My writer friend mentioned the Mongols, but he needs to remember that the Mongols weren’t from the desert. They were from a high grassland. They were able to cross deserts, but if you look at the hard desert and uninhabitable areas that they crossed — thinking here of Afghanistan — they never really conquered it; they just made friends where they could and passed through as fast as possible, and started whooping butts again once they got to areas that would support them tactically.

Now, there are plenty of things you could do to make this work,  as a writer, if you’re married to it. First off, you’re a fantasy writer, so you have magic. That helps.

Secondly, you can give your Chosen Ones a god who likes them. That never hurts, either.

Give your leader a staff that doubles as a divining rod that always points to water.

Someone could have a map with a series of oases that no one else knows about — this would be worth more than gold.

Their god might give them knowledge of high-desert areas or “safe zones” that are cooler (and possibly with arable soil to some degree) where a large army can lay up and organize. Because this is how it was done.

The pics that follow show the northern area of Ethiopia, the Ghoubbet Fault, and Gran Barra Desert in Djibouti, three areas that butt right up against each other. This is how the Aksumites and Abyssinians managed to pull off ruling this area for centuries; invaders had to cross the desert to get to the good stuff, and for hundreds, maybe even thousands of years, no one in the “civilized” world knew that the lush green mountains of northern Ethiopia even existed. They were kept secret, and by the time you got an army across the desert they were too thrashed to climb the dry side of the mountains. More often than not, an invading army saw the mountains, said “Yeah, screw that,” and went home to report that there was nothing in Ethiopia worth stealing.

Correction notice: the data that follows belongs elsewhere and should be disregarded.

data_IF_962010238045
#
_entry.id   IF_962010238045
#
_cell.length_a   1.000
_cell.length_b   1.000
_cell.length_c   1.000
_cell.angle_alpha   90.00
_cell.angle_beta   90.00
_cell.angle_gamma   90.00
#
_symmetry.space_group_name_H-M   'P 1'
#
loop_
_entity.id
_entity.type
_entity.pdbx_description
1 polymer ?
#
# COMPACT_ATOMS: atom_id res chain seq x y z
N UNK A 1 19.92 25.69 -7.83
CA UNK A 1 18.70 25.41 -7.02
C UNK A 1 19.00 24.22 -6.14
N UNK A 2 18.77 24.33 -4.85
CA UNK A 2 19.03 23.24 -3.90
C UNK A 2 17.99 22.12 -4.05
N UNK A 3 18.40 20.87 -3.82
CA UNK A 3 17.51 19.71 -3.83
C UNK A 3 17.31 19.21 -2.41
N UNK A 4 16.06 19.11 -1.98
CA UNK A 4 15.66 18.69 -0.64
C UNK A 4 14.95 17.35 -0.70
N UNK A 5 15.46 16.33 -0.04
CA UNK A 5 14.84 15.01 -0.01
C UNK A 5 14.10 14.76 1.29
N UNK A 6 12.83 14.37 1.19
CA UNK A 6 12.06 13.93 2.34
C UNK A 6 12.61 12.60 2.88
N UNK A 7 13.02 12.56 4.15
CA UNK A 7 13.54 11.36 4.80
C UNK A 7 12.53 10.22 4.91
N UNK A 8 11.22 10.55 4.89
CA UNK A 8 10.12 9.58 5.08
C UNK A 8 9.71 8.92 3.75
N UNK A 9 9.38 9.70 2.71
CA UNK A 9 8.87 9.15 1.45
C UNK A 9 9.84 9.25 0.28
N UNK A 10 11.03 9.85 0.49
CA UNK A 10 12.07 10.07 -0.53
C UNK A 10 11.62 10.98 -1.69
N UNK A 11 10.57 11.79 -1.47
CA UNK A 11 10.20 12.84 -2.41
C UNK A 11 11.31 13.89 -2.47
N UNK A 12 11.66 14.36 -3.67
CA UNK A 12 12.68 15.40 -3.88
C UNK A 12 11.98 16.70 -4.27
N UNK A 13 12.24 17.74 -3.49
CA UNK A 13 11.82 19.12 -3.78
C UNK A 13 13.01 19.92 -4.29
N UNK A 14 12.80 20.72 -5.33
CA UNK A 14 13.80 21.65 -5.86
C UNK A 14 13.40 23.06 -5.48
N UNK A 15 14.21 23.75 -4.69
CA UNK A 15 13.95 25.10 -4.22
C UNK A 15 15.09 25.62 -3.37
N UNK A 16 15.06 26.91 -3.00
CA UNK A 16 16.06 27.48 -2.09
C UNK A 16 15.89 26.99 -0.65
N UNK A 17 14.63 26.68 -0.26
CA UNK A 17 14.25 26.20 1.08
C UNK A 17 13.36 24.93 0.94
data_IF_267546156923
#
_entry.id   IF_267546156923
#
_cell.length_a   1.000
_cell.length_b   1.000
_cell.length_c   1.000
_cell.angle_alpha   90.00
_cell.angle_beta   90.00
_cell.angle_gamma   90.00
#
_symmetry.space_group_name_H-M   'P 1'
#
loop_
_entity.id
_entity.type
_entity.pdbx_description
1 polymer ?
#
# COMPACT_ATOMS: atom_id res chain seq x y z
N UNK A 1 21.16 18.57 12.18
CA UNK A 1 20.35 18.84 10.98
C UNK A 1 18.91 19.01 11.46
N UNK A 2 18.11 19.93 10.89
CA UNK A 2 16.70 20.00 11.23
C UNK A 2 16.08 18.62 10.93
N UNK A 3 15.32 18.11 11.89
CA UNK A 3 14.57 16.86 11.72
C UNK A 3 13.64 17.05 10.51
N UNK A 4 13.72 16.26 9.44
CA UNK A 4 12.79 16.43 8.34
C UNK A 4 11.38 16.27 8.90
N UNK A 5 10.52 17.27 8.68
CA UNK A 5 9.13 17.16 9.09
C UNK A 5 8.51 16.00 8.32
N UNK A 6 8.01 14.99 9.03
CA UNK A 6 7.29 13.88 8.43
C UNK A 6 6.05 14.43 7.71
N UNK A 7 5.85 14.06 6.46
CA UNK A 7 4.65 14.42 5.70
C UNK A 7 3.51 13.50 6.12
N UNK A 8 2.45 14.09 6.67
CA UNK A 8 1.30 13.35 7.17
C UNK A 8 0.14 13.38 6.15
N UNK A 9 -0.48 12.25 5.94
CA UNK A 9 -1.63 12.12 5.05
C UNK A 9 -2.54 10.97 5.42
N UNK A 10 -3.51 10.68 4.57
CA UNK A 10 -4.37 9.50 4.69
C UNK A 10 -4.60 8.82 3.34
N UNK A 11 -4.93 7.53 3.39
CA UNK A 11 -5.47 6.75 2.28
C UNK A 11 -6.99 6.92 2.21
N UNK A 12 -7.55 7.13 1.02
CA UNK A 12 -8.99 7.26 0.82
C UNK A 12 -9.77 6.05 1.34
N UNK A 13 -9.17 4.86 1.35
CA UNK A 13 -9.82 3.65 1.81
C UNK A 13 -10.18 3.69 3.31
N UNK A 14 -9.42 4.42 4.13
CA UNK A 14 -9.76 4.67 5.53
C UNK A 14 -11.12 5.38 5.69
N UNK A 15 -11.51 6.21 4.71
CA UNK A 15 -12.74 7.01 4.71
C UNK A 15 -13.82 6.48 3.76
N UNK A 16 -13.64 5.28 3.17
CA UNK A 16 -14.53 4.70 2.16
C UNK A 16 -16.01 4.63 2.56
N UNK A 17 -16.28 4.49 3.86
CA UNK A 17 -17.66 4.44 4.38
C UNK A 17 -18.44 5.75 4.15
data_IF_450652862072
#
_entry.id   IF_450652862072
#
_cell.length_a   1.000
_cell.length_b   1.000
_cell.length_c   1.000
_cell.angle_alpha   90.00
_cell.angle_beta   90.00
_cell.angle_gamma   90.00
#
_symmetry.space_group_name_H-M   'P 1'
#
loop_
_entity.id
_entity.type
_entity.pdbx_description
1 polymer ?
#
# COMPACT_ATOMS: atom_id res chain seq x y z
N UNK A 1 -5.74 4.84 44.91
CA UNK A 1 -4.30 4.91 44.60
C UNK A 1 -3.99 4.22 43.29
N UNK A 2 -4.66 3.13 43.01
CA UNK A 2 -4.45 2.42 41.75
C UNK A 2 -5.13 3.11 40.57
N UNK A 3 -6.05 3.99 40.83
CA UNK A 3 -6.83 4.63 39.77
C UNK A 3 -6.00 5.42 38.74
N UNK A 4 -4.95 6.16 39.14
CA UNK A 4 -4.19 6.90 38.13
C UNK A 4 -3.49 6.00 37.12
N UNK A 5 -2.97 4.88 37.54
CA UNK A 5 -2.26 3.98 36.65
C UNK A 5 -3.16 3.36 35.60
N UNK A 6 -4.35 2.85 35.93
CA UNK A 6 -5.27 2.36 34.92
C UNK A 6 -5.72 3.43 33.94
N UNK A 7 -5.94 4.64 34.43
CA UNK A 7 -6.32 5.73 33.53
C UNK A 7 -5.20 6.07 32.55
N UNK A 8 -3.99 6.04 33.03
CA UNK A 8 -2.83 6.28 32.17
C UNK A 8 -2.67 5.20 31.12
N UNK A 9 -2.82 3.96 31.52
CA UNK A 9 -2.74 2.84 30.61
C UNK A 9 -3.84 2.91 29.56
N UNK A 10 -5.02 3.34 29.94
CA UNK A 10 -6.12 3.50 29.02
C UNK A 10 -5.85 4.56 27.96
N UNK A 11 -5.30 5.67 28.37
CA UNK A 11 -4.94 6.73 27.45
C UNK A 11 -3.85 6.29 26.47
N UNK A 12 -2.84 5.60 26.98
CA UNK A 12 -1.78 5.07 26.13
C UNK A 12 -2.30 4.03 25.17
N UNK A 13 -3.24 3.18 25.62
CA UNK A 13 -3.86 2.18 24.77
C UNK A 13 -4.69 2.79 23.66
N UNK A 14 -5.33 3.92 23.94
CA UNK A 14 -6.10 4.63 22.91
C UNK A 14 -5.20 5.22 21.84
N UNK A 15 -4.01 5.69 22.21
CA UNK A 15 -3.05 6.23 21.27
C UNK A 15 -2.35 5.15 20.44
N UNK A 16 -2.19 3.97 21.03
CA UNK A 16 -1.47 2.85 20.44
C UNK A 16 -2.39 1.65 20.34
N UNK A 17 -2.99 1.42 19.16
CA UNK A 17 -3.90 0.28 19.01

The area I’m talking about, the birthplace of the Great Rift Valley, is an oozing, salt-encrusted sore; a place so violently and unbearably awful it makes Mordor look like Glacier National Park. The French Foreign Legion, who have been fighting in this area for 150 years, call the Ghoubbet Fault “The Devil’s Asshole.”


You’d come off your ships and then cross about 50 solid miles of this. It’s 120 degrees Fahrenheit during the day and north of 80% humidity because it’s below sea level and right next to the ocean. The water you see in the top left is a salt lake that is so alkaline it will kill you if you drink it. The humidity is what gets you; the humidity makes it feel like over 160 degrees during the day. This is known as a “heat index,” and it affects not only the way you feel but how your body behaves. Forget any notions of your hero galloping bravely across the desert. Just walking briskly in a heat index of 160F will knock you out as quickly and surely as doing planks with your head in an oven.

This is the hottest inhabited place on Earth, and I use the word “inhabited” lightly. There are about as many people living there as you see in this picture. You can maybe move a mile an hour through this kind of terrain during the day; three miles an hour at night but your animals can’t move over this at night — forget war engines altogether — and a good chunk of your troops will be combat-ineffective due to injuries from falling on the sharp rocks if you try it.

Ask me how I know.


Go on. Ask.